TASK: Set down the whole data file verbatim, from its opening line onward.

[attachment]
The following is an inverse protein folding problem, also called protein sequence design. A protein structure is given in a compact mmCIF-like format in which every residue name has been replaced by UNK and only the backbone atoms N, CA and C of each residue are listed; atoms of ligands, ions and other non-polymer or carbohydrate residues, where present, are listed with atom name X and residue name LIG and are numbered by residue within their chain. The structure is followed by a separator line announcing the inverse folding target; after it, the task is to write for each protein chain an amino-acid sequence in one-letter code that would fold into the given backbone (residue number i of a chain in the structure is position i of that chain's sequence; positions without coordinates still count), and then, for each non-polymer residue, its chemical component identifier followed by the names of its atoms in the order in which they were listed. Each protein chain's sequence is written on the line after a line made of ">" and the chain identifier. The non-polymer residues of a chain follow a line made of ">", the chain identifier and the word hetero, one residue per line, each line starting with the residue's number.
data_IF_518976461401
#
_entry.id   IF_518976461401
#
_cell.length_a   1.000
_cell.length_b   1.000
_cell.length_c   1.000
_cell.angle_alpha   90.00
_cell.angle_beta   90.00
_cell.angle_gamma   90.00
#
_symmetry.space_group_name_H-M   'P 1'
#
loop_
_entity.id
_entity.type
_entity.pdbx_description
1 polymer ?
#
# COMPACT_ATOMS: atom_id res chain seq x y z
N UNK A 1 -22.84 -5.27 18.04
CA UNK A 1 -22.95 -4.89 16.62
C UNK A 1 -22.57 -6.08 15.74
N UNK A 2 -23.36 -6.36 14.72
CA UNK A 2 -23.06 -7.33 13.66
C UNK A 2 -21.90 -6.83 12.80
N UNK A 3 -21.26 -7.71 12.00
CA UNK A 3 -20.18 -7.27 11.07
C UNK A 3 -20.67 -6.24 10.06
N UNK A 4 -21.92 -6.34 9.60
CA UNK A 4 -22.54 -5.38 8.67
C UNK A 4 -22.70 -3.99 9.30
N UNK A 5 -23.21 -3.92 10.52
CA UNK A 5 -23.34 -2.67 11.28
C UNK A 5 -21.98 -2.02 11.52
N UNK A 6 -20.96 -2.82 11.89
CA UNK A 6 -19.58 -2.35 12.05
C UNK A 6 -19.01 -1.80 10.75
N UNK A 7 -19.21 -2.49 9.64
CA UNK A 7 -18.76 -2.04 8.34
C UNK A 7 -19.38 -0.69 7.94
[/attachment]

The following is an inverse protein folding problem, also called protein sequence design. A protein structure is given in a compact mmCIF-like format in which every residue name has been replaced by UNK and only the backbone atoms N, CA and C of each residue are listed; atoms of ligands, ions and other non-polymer or carbohydrate residues, where present, are listed with atom name X and residue name LIG and are numbered by residue within their chain. The structure is followed by a separator line announcing the inverse folding target; after it, the task is to write for each protein chain an amino-acid sequence in one-letter code that would fold into the given backbone (residue number i of a chain in the structure is position i of that chain's sequence; positions without coordinates still count), and then, for each non-polymer residue, its chemical component identifier followed by the names of its atoms in the order in which they were listed. Each protein chain's sequence is written on the line after a line made of ">" and the chain identifier. The non-polymer residues of a chain follow a line made of ">", the chain identifier and the word hetero, one residue per line, each line starting with the residue's number.
data_IF_518976461401
#
_entry.id   IF_518976461401
#
_cell.length_a   1.000
_cell.length_b   1.000
_cell.length_c   1.000
_cell.angle_alpha   90.00
_cell.angle_beta   90.00
_cell.angle_gamma   90.00
#
_symmetry.space_group_name_H-M   'P 1'
#
loop_
_entity.id
_entity.type
_entity.pdbx_description
1 polymer ?
#
# COMPACT_ATOMS: atom_id res chain seq x y z
N UNK A 1 -22.84 -5.27 18.04
CA UNK A 1 -22.95 -4.89 16.62
C UNK A 1 -22.57 -6.08 15.74
N UNK A 2 -23.36 -6.36 14.72
CA UNK A 2 -23.06 -7.33 13.66
C UNK A 2 -21.90 -6.83 12.80
N UNK A 3 -21.26 -7.71 12.00
CA UNK A 3 -20.18 -7.27 11.07
C UNK A 3 -20.67 -6.24 10.06
N UNK A 4 -21.92 -6.34 9.60
CA UNK A 4 -22.54 -5.38 8.67
C UNK A 4 -22.70 -3.99 9.30
N UNK A 5 -23.21 -3.92 10.52
CA UNK A 5 -23.34 -2.67 11.28
C UNK A 5 -21.98 -2.02 11.52
N UNK A 6 -20.96 -2.82 11.89
CA UNK A 6 -19.58 -2.35 12.05
C UNK A 6 -19.01 -1.80 10.75
N UNK A 7 -19.21 -2.49 9.64
CA UNK A 7 -18.76 -2.04 8.34
C UNK A 7 -19.38 -0.69 7.94